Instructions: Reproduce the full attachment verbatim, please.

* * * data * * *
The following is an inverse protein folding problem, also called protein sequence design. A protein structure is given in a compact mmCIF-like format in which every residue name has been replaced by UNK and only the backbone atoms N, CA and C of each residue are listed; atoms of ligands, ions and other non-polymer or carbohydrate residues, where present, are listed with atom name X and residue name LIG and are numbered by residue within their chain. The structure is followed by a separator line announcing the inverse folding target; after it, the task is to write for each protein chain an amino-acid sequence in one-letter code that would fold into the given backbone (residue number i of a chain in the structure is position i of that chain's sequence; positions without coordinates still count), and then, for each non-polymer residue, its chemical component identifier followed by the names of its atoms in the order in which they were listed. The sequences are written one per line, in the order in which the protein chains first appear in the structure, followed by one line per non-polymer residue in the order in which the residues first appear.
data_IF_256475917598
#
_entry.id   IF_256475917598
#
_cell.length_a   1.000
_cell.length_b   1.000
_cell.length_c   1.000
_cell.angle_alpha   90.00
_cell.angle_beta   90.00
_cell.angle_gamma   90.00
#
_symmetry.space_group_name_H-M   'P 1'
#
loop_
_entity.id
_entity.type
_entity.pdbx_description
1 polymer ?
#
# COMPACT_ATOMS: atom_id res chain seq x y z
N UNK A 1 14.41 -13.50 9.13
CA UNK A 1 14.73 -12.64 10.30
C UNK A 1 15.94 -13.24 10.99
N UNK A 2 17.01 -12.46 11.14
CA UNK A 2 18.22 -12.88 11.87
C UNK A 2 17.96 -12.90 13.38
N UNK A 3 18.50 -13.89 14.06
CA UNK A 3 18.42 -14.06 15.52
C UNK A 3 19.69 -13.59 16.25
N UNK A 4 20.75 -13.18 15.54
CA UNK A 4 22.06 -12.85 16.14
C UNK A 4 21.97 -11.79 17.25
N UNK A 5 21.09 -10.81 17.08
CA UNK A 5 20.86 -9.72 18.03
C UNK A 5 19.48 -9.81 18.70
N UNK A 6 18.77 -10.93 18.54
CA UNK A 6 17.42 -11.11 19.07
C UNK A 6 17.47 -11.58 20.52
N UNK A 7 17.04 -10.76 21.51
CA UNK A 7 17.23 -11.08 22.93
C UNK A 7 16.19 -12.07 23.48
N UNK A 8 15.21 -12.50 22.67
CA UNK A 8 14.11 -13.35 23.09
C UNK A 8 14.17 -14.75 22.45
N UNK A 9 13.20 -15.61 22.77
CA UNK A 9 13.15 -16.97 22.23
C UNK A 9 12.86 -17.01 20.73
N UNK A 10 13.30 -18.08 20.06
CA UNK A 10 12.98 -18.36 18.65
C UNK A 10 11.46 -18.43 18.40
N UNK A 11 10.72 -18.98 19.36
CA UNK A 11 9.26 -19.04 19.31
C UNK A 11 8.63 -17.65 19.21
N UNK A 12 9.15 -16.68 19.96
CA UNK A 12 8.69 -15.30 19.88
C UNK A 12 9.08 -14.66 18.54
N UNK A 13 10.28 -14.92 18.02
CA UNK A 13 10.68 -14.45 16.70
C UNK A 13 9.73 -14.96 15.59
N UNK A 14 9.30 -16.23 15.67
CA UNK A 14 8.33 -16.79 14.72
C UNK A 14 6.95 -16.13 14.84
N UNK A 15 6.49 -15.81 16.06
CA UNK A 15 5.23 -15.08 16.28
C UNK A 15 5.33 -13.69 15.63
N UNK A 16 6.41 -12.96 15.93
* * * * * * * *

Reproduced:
The following is an inverse protein folding problem, also called protein sequence design. A protein structure is given in a compact mmCIF-like format in which every residue name has been replaced by UNK and only the backbone atoms N, CA and C of each residue are listed; atoms of ligands, ions and other non-polymer or carbohydrate residues, where present, are listed with atom name X and residue name LIG and are numbered by residue within their chain. The structure is followed by a separator line announcing the inverse folding target; after it, the task is to write for each protein chain an amino-acid sequence in one-letter code that would fold into the given backbone (residue number i of a chain in the structure is position i of that chain's sequence; positions without coordinates still count), and then, for each non-polymer residue, its chemical component identifier followed by the names of its atoms in the order in which they were listed. The sequences are written one per line, in the order in which the protein chains first appear in the structure, followed by one line per non-polymer residue in the order in which the residues first appear.
data_IF_256475917598
#
_entry.id   IF_256475917598
#
_cell.length_a   1.000
_cell.length_b   1.000
_cell.length_c   1.000
_cell.angle_alpha   90.00
_cell.angle_beta   90.00
_cell.angle_gamma   90.00
#
_symmetry.space_group_name_H-M   'P 1'
#
loop_
_entity.id
_entity.type
_entity.pdbx_description
1 polymer ?
#
# COMPACT_ATOMS: atom_id res chain seq x y z
N UNK A 1 14.41 -13.50 9.13
CA UNK A 1 14.73 -12.64 10.30
C UNK A 1 15.94 -13.24 10.99
N UNK A 2 17.01 -12.46 11.14
CA UNK A 2 18.22 -12.88 11.87
C UNK A 2 17.96 -12.90 13.38
N UNK A 3 18.50 -13.89 14.06
CA UNK A 3 18.42 -14.06 15.52
C UNK A 3 19.69 -13.59 16.25
N UNK A 4 20.75 -13.18 15.54
CA UNK A 4 22.06 -12.85 16.14
C UNK A 4 21.97 -11.79 17.25
N UNK A 5 21.09 -10.81 17.08
CA UNK A 5 20.86 -9.72 18.03
C UNK A 5 19.48 -9.81 18.70
N UNK A 6 18.77 -10.93 18.54
CA UNK A 6 17.42 -11.11 19.07
C UNK A 6 17.47 -11.58 20.52
N UNK A 7 17.04 -10.76 21.51
CA UNK A 7 17.23 -11.08 22.93
C UNK A 7 16.19 -12.07 23.48
N UNK A 8 15.21 -12.50 22.67
CA UNK A 8 14.11 -13.35 23.09
C UNK A 8 14.17 -14.75 22.45
N UNK A 9 13.20 -15.61 22.77
CA UNK A 9 13.15 -16.97 22.23
C UNK A 9 12.86 -17.01 20.73
N UNK A 10 13.30 -18.08 20.06
CA UNK A 10 12.98 -18.36 18.65
C UNK A 10 11.46 -18.43 18.40
N UNK A 11 10.72 -18.98 19.36
CA UNK A 11 9.26 -19.04 19.31
C UNK A 11 8.63 -17.65 19.21
N UNK A 12 9.15 -16.68 19.96
CA UNK A 12 8.69 -15.30 19.88
C UNK A 12 9.08 -14.66 18.54
N UNK A 13 10.28 -14.92 18.02
CA UNK A 13 10.68 -14.45 16.70
C UNK A 13 9.73 -14.96 15.59
N UNK A 14 9.30 -16.23 15.67
CA UNK A 14 8.33 -16.79 14.72
C UNK A 14 6.95 -16.13 14.84
N UNK A 15 6.49 -15.81 16.06
CA UNK A 15 5.23 -15.08 16.28
C UNK A 15 5.33 -13.69 15.63
N UNK A 16 6.41 -12.96 15.93